Correspondence from the Minister of Justice and Attorney General of Canada
Editor’s note. Last January the Supreme Court of Canada agreed to hear an appeal of a lower court decision which had rejected an attempt to legalize euthanasia and assisted suicide in Canada. This is the latest twist in the lawsuit launched by the family of Kay Carter, a woman who died by assisted suicide in 2010 in Switzerland.
Thank you for your correspondence concerning euthanasia and physician‑assisted suicide. I regret the delay in responding.
Many Canadians are concerned about this complex ethical, legal, and medical issue. We recognize that people have widely divergent and strongly held views about this issue.
As you know, the Criminal Code prohibits the practices of euthanasia and physician‑assisted suicide in Canada. These laws exist to protect all Canadians, including the most vulnerable members of our society, such as those who are sick or elderly and persons with disabilities.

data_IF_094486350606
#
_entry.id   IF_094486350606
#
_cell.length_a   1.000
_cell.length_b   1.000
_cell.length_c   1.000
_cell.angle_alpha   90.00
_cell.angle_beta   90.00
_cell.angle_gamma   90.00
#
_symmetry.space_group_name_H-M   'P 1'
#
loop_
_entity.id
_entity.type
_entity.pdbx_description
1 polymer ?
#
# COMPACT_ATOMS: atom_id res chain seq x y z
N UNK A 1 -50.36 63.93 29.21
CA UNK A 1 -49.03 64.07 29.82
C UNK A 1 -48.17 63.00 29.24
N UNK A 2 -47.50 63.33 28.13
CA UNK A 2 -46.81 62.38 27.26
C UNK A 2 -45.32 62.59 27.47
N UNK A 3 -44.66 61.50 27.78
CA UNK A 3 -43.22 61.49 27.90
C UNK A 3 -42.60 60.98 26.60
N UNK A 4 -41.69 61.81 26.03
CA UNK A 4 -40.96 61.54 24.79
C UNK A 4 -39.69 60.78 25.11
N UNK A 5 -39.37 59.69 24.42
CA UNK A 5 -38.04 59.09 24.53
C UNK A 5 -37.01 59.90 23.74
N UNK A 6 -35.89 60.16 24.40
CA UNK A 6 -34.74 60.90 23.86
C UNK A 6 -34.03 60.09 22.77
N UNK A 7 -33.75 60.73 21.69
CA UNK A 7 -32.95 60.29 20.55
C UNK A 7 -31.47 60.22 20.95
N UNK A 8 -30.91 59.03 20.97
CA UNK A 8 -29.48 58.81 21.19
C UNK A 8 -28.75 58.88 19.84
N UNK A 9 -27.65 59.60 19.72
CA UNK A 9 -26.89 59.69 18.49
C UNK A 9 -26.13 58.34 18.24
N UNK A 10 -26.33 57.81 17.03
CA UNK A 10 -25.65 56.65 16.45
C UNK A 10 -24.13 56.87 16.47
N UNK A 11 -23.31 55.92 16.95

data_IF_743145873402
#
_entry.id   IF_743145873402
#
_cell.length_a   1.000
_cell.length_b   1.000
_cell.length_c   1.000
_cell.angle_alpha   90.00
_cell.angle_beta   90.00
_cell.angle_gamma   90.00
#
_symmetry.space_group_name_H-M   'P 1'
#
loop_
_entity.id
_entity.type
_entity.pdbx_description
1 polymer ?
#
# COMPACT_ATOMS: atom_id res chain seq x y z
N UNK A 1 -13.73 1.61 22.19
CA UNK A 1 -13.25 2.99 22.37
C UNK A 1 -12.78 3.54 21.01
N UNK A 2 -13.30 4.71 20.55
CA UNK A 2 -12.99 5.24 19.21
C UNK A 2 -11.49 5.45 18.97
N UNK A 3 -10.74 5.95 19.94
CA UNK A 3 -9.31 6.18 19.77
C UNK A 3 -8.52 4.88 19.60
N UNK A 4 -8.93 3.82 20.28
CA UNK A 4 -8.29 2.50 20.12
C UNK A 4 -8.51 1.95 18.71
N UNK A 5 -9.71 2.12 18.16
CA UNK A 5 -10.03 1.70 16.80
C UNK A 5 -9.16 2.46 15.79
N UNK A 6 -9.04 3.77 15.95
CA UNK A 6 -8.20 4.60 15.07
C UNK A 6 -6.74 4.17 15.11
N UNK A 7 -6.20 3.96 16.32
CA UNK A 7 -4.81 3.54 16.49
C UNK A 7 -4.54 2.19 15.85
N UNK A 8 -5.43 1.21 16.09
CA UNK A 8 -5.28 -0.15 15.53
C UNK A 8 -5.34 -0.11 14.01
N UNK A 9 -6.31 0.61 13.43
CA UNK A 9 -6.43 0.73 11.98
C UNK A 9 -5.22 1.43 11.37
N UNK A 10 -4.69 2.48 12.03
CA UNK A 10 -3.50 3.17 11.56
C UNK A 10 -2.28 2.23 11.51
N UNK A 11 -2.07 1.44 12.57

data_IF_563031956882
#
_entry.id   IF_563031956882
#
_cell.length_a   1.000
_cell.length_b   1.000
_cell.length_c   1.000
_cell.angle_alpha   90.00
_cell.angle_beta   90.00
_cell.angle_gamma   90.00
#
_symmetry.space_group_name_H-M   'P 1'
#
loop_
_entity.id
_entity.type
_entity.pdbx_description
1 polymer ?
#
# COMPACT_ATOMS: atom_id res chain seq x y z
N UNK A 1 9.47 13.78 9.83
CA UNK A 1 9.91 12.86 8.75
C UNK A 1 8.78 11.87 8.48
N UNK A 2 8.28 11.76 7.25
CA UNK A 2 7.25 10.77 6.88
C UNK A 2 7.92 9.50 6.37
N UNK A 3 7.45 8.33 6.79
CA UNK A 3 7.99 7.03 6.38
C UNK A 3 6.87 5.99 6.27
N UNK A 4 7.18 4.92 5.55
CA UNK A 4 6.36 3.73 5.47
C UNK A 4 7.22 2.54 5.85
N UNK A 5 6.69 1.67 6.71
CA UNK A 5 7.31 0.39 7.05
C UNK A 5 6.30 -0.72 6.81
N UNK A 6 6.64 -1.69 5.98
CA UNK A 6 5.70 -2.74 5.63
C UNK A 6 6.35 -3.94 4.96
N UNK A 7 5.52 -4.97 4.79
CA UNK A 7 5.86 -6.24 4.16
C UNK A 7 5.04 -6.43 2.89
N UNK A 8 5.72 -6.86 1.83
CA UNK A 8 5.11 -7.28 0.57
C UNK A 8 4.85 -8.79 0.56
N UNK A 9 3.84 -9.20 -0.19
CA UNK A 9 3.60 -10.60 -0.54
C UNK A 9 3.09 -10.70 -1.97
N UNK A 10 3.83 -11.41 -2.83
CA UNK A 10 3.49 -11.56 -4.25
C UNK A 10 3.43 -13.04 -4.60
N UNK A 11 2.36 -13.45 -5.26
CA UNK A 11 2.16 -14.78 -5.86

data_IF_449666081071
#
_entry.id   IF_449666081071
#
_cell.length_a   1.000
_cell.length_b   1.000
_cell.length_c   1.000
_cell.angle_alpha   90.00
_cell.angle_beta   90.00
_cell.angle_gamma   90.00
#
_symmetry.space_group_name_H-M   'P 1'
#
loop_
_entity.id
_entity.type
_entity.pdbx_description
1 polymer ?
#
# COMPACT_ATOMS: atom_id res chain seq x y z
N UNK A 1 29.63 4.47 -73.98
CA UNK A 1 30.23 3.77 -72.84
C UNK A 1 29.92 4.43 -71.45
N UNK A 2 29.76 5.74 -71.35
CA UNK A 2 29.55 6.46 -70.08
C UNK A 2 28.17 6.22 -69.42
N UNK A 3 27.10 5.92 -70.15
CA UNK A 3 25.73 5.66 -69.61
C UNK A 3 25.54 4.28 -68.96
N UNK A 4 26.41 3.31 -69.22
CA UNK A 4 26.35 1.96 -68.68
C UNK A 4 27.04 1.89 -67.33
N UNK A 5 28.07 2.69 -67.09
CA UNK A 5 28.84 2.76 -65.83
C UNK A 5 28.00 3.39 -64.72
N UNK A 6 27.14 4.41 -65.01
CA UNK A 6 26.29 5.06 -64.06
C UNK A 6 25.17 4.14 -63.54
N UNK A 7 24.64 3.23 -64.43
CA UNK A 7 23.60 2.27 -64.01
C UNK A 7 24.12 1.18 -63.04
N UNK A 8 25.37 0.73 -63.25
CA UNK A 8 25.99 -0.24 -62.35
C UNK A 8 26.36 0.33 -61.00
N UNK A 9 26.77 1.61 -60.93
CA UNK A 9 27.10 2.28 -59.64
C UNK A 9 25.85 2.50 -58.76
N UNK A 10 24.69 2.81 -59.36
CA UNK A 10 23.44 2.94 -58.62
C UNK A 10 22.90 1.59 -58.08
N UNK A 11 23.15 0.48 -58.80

We believe that the provisions prohibiting a medical professional, or anyone else, from counselling or providing assistance in a suicide are constitutionally valid. As you know, in April 2010, the legalization of euthanasia and physician‑assisted suicide under certain conditions was debated in the House of Commons. A majority of Parliamentarians voted against changing our criminal laws. I personally voted against this bill.
As you may be aware, on January 16, 2014, the Supreme Court of Canada granted leave to appeal the decision of October 10, 2013, by the British Columbia Court of Appeal in Carter v. Canada (Attorney General), which found that the prohibition against physician‑assisted suicide was unconstitutional. Please be assured that the Government of Canada will vigorously defend the constitutionality of the existing laws in this area before our country’s highest court.
Thank you again for writing.
The Honourable Peter MacKay